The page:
‘Escape from Tomorrow’ Blasts America’s Sacred Mice

Printer-friendly versionPrinter-friendly versionE-mail page to friendE-mail page to friendPDF versionPDF version
Average: 5 (1 vote)
HollywoodChicago.com Oscarman rating: 4.0/5.0
Rating: 4.0/5.0

CHICAGO – One of America’s family traditions has become the trip to Disney World (or land). In one of the most highly charged anarchistic films in memory, this “tradition” is set on its mouse ears, as writer/director Randy Moore allows everyone to “Escape from Tomorrow.”

The average family, the average family vacation is the basis for this fantastic takedown of all that is sacred in the Disney universe. Shooting guerilla style on the actual locations, Moore creates a surreal landscape of fear, paranoia, sex, anarchy and madness – exactly what Walt had in mind when he created his world. In actuality though, this vision is closer to the truth than the fantasy Disney washes over us. It is a lesson in creating a balance between true imagination and contrived dollar grabbers. Although spotty in narrative flow, “Escape from Tomorrow” serves as an amazing thesis for American morality gone South. It’s a small world, after all.

Jim (Roy Abramsohn) and Emily (Elena Schuber) take their kids Sara (Katelynn Rodriguez) and Elliot (Jack Dalton) to the Magic Kingdom of Disney World. As they are about to go to the park for another day, Jim receives a phone call that he has been terminated from his job. Shocked from that body blow, he must pretend to be the diligent father at Disney World, which is a brutally idiotic place to be when facing a life disaster.

Roy Abramsohn, Alison Lees-Taylor
Jim (Roy Abramsohn) Enjoys the Magic Kingdom with a Woman (Alison Lees-Taylor) in ‘Escape From Tomorrow’
Photo credit: Producers Distribution Agency

Jim begins to lash out psychologically. His fantasy and reality begin to play tricks upon him, and he becomes obsessed with a couple of French tourists, two underage but Lolita-esque girls. He also has a run-in with an amulet-wearing woman (Alison Lees-Taylor), whose witchy/princess charms run parallel to what the theme park has to offer. This is one amusement ride that won’t stop.

The brass cojones it took to go into those parks and film this movie is heroic. Agree or disagree with the approach to the family, the story does lay open the hypocrisy of manufactured happiness. And what is almost beautiful is the way it just keeps breaking down, going deeper into the rabbit hole with a fierce intention and absolution. It puts a million candle spotlight into the darkest corners of the American cultural psyche.

The cast is brave as well. Although the father, portrayed by Roy Abramsohn, lacked the range of reactions to the circumstances, he is game enough to fly into the eye of the hurricane. The child actors were superior, as the filmmakers chose an essential American archetype look and crossed it with the father’s meltdown. The French girls were tremendously interesting throughout, although some of the decisions made about their purpose were a bit skewered. But, goddamn, this film takes it to the limit – yes, there is climax.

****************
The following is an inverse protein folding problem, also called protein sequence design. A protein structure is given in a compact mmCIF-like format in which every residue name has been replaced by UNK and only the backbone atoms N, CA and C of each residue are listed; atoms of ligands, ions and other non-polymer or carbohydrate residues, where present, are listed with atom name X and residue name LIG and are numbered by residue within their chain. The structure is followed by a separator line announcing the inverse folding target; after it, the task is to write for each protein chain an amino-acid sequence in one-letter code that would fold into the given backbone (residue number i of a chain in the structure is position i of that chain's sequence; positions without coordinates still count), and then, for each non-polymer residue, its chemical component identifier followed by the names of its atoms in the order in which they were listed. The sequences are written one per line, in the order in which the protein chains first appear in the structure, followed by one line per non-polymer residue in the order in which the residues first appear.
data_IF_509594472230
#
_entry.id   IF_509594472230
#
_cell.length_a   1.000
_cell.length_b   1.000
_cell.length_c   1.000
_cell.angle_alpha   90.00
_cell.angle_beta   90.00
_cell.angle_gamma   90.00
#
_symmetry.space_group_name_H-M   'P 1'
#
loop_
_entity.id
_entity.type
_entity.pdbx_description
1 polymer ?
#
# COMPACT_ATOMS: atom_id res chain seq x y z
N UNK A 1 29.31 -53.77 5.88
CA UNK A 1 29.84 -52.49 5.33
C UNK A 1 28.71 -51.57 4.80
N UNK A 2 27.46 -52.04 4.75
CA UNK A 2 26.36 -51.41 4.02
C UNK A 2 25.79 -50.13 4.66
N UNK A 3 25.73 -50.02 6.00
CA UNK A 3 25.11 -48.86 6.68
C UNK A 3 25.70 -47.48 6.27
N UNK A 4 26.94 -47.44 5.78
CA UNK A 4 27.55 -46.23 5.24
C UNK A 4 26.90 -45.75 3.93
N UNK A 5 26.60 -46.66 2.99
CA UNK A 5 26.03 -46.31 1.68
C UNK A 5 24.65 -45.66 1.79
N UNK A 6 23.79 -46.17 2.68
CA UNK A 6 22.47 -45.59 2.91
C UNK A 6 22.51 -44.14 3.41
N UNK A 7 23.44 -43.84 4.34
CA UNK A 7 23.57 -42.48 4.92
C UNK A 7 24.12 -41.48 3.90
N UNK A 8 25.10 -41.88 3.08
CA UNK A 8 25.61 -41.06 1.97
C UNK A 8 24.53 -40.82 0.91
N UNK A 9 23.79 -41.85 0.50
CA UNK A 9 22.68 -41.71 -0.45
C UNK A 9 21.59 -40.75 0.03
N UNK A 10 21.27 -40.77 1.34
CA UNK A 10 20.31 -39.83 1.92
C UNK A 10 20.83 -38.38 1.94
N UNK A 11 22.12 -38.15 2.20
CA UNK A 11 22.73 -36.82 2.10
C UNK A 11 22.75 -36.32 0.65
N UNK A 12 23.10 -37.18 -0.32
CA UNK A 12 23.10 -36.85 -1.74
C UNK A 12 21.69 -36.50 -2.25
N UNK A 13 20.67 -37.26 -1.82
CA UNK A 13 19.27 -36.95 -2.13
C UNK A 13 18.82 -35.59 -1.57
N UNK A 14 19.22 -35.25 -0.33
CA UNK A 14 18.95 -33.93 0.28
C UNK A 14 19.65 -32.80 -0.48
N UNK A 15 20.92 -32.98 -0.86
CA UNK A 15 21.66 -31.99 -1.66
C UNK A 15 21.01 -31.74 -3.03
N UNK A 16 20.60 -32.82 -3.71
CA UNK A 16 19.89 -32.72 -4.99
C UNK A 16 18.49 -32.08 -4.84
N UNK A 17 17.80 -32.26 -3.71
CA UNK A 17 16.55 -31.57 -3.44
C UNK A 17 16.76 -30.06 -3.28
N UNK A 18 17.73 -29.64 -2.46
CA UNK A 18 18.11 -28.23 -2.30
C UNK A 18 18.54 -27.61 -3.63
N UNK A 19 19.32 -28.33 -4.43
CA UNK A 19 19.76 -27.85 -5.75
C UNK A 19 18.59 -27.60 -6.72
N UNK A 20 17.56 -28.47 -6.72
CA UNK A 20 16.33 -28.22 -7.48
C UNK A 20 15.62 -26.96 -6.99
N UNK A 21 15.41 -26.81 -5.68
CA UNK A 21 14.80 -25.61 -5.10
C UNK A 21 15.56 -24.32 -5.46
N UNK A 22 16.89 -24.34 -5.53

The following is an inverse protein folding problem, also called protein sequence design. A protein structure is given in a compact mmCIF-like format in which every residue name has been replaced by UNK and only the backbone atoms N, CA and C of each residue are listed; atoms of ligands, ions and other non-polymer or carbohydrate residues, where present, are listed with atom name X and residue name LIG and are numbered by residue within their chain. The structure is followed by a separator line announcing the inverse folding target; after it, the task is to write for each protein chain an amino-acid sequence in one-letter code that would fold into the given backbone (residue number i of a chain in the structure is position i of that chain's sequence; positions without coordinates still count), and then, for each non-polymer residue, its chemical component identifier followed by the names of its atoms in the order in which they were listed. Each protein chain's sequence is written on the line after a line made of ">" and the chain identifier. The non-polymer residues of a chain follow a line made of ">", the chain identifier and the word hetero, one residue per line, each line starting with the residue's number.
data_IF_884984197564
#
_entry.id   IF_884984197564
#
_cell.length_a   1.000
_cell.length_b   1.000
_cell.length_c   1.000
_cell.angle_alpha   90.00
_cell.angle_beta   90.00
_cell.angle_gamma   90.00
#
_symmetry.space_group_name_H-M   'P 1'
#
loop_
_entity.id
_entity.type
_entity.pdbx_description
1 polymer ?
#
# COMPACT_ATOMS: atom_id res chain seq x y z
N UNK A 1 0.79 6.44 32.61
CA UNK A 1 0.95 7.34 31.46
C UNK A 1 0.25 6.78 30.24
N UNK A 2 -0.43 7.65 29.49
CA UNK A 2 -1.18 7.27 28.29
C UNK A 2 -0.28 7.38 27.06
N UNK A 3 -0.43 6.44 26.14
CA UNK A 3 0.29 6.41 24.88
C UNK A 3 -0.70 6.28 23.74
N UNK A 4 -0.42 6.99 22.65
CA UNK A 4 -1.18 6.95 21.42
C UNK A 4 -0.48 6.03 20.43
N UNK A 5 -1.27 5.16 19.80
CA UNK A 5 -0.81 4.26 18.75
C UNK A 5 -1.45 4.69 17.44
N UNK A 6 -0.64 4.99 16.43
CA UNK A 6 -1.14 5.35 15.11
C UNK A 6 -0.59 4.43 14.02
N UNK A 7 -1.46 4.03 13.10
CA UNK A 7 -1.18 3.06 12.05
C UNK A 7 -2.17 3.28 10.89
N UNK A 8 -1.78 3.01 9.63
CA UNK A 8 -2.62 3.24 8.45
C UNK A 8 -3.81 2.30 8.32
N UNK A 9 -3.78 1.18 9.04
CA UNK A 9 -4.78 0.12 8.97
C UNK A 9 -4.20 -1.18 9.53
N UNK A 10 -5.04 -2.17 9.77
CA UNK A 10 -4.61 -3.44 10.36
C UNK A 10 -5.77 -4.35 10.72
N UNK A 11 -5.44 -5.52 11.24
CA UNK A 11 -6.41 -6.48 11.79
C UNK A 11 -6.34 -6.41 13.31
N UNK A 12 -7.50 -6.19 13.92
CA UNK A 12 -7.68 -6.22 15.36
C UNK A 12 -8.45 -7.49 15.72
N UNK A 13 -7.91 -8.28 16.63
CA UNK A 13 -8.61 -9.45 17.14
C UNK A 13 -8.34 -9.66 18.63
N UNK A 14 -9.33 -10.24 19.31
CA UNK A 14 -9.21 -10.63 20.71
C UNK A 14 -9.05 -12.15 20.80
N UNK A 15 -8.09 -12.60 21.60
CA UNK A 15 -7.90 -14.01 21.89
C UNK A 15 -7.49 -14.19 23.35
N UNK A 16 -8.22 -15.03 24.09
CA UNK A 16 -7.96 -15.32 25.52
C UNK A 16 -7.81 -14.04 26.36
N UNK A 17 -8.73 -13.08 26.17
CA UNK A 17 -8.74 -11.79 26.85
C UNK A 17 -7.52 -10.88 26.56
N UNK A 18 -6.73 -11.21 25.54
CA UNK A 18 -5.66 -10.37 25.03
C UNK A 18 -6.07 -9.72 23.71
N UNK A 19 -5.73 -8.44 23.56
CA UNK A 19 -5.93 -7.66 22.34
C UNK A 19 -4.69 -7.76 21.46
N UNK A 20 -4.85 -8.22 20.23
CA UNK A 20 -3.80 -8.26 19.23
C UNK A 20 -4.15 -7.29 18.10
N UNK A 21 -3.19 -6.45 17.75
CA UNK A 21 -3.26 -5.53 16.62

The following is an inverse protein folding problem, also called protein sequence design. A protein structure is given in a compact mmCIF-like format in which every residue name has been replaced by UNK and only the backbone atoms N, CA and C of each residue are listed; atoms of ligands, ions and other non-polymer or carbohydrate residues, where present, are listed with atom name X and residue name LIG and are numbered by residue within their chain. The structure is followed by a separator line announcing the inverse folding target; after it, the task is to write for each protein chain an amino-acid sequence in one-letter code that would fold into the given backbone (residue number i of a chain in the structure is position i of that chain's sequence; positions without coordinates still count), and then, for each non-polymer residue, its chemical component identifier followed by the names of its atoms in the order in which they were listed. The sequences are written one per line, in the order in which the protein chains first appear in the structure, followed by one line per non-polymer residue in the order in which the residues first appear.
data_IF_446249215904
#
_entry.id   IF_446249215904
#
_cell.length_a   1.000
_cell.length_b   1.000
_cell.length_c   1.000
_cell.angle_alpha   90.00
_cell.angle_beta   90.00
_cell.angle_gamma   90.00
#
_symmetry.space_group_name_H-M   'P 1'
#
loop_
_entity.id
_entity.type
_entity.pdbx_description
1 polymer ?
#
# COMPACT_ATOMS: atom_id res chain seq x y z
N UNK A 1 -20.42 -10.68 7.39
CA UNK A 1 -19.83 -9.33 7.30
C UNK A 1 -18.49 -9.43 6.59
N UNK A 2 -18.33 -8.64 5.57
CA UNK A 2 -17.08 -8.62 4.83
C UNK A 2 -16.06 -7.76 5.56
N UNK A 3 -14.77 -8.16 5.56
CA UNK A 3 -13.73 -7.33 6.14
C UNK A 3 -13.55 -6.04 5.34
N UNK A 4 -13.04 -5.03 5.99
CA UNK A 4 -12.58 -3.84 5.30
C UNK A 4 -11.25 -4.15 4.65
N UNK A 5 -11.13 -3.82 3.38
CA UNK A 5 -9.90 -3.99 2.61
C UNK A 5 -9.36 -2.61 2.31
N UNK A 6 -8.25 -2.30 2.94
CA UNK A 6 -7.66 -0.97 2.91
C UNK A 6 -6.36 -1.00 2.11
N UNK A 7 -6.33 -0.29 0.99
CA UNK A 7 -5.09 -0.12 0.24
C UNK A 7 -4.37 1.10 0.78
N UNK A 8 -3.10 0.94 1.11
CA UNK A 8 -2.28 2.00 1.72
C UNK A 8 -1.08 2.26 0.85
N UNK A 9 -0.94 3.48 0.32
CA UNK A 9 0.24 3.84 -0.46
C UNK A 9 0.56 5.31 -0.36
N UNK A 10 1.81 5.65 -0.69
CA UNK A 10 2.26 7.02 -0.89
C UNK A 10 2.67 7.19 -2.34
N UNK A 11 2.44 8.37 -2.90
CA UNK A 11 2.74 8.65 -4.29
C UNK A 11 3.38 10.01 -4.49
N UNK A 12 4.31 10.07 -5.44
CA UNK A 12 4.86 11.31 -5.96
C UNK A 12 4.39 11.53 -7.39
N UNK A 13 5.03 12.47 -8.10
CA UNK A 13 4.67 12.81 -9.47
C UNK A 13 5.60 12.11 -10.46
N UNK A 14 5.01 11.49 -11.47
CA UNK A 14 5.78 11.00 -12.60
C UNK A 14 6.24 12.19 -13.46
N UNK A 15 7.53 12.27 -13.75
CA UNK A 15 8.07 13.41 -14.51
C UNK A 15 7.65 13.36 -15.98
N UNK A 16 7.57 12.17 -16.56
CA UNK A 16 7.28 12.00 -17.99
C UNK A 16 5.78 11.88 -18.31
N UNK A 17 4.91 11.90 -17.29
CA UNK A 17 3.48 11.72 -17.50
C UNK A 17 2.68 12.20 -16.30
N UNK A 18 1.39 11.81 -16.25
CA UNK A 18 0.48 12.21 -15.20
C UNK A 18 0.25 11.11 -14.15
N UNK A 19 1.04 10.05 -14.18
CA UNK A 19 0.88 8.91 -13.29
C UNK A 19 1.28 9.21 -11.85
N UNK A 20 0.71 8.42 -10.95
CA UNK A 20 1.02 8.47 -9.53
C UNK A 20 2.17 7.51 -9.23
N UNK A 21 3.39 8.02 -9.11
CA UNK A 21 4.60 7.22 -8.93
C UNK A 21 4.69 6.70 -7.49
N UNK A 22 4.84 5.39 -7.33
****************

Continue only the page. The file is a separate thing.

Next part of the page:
The characteristics of the princess and the witch, two female roles that Disney repeats over and over, are given a proper rodding in the film. The actress Alison Lees-Taylor embodies both with a luminescence that will curdle your brain pan. The female character of motherhood, madonna, princess, prostitute, witch and temptress are all put through this sublime ringer, and on the other side is a real exposed nerve.

Escape from Tomorrow
Bring the Whole Crew: Jim and Emily (Elena Schuber) in ‘Escape From Tomorrow’
Photo credit: Producers Distribution Agency

Because of the nature of the film style, and the way it was secretly done, there are some flaws in the atmosphere, but for the most part the black & white digital quality lends a hand to the surreal quality of the proceedings. This is not only in the father’s crack-up, it’s within the park itself – stripped of its happy colors, the Disney universe becomes akin to horror. The story is a flight of fancy, and in that sense goes in directions that work and don’t work, depending on point of view. But it doesn’t matter, because this is a bold adventure.

Is it Walt’s fault that the Disney “World” has come out of the other side of the looking glass symbolizing more that he intended? “Escape from Tomorrow” is an argument for “yes.” M-I-C…see you real soon, K-E-Y…why? Because we like you. N-O-O-S-E.

“Escape from Tomorrow” continues its limited release in Chicago on October 25th, and is available in Video On Demand. See local listings for theater locations, show times and VOD systems. Featuring Roy Abramsohn, Elena Schuber, Katelynn Rodriguez, Jack Dalton and Alison Lees-Taylor. Written and directed by Randy Moore. Not Rated.

HollywoodChicago.com senior staff writer Patrick McDonald

Senior Staff Writer

© 2013 Patrick McDonald, HollywoodChicago.com

User Login

Free Giveaway Mailing


  • loki main

    CHICAGO – From villain to anti-hero to homoerotic fan fiction icon, Loki has traveled a long way from the greasy-haired megalomaniac we have come to love. For most of his cinematic character development, Loki has been a foil to Thor’s massive himbo (n.: a very attractive, often beefy male who isn’t the brightest bulb, but is still able to shine because of his good-natured attitude and respect for women. Male version of a “bimbo”) energy.

  • Young Rock
    HollywoodChicago.com Television Rating: 5.0/5.0
    Television Rating: 5.0/5.0

    CHICAGO – Patrick McDonald of HollywoodChicago.com appears on “The Morning Mess” with Scott Thompson on WBGR-FM (Monroe, Wisconsin) on February 18th, 2021, reviewing the new TV series “Young Rock,” Tuesdays on NBC-TV.


HollywoodChicago.com on Twitter


HollywoodChicago.com Top Ten Discussions